And paper-free isn’t a reality even in the US with EHR, tablets and smartphones widely used. Even HHS and CMS in the US require some paper records. Confidentiality and hacking–especially when tied to computer networks–are problems with fax, but the same can be said for computer networksOh, and if your systems are attacked by ransomware, it’s awfully handy to refer back to printed records and to be able to communicate outside of computer networks.

Mr. Lilley also points out that ‘No 18’, as he dubs the Secretary of State for Health, actually has no power to enforce his edict with trusts or GPs.

This Editor predicts a thriving market in used and bootleg fax machines–“check it out”, as the street hustlers say!

Other articles on this: Fortune, Forbes

AI promises, promises! Babylon Health to spend $100m, hire 1,000 to develop leading AI platform

Babylon Health’s CEO Ali Parsa announced at their headquarters last week that the company would be spending $100 million to develop the ‘world’s leading AI healthcare platform’. In the company of Health Secretary Matt Hancock, an admitted GP at hand fan (nothing goes better after poring over your red boxes), Mr. Parsa confirmed that the 1,000 data scientists, programmers, and clinicians would be based in London after a global search of suitable cities. They will be helping to design the next generation of health AI for diagnosis and to support patients with long-term conditions.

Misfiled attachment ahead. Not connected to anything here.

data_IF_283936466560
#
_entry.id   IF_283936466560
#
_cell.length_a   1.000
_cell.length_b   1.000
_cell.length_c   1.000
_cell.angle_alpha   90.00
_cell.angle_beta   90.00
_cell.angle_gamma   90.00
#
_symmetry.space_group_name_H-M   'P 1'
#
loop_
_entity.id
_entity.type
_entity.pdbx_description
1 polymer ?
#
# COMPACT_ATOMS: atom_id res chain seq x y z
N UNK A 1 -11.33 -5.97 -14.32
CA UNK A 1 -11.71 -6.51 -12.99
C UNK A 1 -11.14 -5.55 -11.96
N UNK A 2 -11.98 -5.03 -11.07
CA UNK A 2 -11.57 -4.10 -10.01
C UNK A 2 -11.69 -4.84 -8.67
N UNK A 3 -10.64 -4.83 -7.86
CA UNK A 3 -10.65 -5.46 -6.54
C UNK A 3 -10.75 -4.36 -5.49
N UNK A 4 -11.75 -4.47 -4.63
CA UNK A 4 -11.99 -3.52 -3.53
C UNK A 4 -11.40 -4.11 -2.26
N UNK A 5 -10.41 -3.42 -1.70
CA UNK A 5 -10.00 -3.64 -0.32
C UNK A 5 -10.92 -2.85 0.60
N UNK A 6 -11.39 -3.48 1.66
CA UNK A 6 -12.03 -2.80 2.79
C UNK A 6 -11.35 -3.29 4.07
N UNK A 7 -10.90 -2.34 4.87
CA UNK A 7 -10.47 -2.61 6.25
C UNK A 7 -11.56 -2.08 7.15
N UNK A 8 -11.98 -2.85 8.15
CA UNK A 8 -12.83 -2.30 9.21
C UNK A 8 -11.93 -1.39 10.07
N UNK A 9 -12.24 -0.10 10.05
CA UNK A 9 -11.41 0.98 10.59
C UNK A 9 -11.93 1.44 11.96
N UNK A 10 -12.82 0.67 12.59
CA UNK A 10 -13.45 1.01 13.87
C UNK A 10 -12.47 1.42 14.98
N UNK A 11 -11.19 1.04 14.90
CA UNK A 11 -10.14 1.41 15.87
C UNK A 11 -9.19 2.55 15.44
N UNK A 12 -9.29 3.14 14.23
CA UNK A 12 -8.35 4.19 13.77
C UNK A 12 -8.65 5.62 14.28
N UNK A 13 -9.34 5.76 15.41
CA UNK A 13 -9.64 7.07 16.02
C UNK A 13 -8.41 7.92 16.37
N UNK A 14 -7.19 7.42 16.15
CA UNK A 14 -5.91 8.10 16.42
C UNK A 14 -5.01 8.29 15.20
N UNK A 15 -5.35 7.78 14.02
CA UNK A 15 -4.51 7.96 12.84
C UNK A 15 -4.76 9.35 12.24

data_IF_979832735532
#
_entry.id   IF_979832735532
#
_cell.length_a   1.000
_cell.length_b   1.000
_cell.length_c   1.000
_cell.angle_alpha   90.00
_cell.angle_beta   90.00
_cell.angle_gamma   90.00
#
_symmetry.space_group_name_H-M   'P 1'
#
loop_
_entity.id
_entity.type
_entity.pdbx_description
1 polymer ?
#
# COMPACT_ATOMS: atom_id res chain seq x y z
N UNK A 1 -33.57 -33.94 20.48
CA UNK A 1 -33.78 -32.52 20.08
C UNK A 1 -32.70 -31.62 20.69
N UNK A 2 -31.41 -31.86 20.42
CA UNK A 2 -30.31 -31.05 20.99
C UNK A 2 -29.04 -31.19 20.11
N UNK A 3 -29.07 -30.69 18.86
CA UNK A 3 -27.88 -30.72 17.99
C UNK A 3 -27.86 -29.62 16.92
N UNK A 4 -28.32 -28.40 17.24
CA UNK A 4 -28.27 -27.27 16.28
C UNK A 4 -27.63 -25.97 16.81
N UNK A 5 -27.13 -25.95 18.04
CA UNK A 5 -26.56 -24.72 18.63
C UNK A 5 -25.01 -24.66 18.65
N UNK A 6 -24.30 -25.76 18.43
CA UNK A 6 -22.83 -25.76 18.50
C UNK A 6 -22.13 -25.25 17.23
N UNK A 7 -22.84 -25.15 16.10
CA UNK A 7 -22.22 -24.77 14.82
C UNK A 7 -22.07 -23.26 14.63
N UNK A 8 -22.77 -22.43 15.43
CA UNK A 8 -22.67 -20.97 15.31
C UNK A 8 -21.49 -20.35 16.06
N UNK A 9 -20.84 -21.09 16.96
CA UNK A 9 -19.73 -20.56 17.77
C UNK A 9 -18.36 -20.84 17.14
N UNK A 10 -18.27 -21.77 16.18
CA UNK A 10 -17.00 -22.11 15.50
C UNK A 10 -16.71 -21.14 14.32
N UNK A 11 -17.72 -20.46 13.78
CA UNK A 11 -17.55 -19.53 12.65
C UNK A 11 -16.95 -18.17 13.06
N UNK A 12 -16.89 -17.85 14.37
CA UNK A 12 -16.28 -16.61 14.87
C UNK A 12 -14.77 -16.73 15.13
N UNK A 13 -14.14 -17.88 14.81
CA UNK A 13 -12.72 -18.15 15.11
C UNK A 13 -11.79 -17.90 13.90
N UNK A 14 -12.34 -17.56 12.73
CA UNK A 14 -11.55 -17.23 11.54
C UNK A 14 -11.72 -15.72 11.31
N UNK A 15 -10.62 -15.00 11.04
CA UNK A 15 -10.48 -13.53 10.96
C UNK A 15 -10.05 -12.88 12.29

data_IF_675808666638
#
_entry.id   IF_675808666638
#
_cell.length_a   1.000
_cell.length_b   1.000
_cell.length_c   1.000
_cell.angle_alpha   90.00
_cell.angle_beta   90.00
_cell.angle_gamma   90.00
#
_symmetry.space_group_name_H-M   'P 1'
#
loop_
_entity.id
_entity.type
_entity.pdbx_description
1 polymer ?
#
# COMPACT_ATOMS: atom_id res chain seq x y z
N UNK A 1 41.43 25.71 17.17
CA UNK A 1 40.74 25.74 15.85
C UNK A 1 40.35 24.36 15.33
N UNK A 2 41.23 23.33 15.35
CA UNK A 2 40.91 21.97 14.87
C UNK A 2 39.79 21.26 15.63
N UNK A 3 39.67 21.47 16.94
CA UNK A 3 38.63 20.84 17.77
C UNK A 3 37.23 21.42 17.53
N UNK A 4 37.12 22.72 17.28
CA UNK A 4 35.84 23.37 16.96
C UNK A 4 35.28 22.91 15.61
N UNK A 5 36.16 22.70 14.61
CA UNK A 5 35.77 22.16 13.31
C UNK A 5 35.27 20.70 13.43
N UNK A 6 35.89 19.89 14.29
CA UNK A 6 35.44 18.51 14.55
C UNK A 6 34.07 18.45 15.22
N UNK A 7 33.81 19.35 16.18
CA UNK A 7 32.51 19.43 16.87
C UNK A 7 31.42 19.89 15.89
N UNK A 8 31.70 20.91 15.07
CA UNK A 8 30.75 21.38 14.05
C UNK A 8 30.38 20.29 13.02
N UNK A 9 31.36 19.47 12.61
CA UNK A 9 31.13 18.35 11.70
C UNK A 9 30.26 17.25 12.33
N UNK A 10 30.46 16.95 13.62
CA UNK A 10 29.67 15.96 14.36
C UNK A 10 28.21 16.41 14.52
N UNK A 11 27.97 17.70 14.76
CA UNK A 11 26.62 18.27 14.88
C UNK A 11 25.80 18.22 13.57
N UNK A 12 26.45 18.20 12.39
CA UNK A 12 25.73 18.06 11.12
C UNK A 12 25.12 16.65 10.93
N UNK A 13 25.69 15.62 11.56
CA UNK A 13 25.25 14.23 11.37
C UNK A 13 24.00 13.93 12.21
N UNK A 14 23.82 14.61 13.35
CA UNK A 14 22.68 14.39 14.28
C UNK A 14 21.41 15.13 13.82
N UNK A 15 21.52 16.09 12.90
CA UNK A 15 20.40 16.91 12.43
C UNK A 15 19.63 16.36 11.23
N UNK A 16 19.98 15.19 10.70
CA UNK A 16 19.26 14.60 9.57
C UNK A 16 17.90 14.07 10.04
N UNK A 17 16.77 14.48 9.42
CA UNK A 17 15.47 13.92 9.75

The report in Digital Health noted that the audience included key figures such as Malcolm Grant, chairman of NHS England; Dr Simon Eccles, NHS England CCIO; and Juliette Bauer, head of digital experience. This is despite Babylon challenging the Care Quality Commission (CQC) over an unfavorable report [TTA 11 Dec] and being put on hold by Birmingham as well as Hammersmith and Fulham CCGs [TTA 23 Aug].

Babylon is well able to afford this as Prudential Asia (Prudential plc) has licensed Babylon’s software for its own apps across 12 countries in Asia for an estimated $100 million over several years. Forbes  It also inked a deal in June to provide insurer Bupa’s Instant GP to corporate clients [TTA 21 June]. Will this include a foray into the US? No clues so far!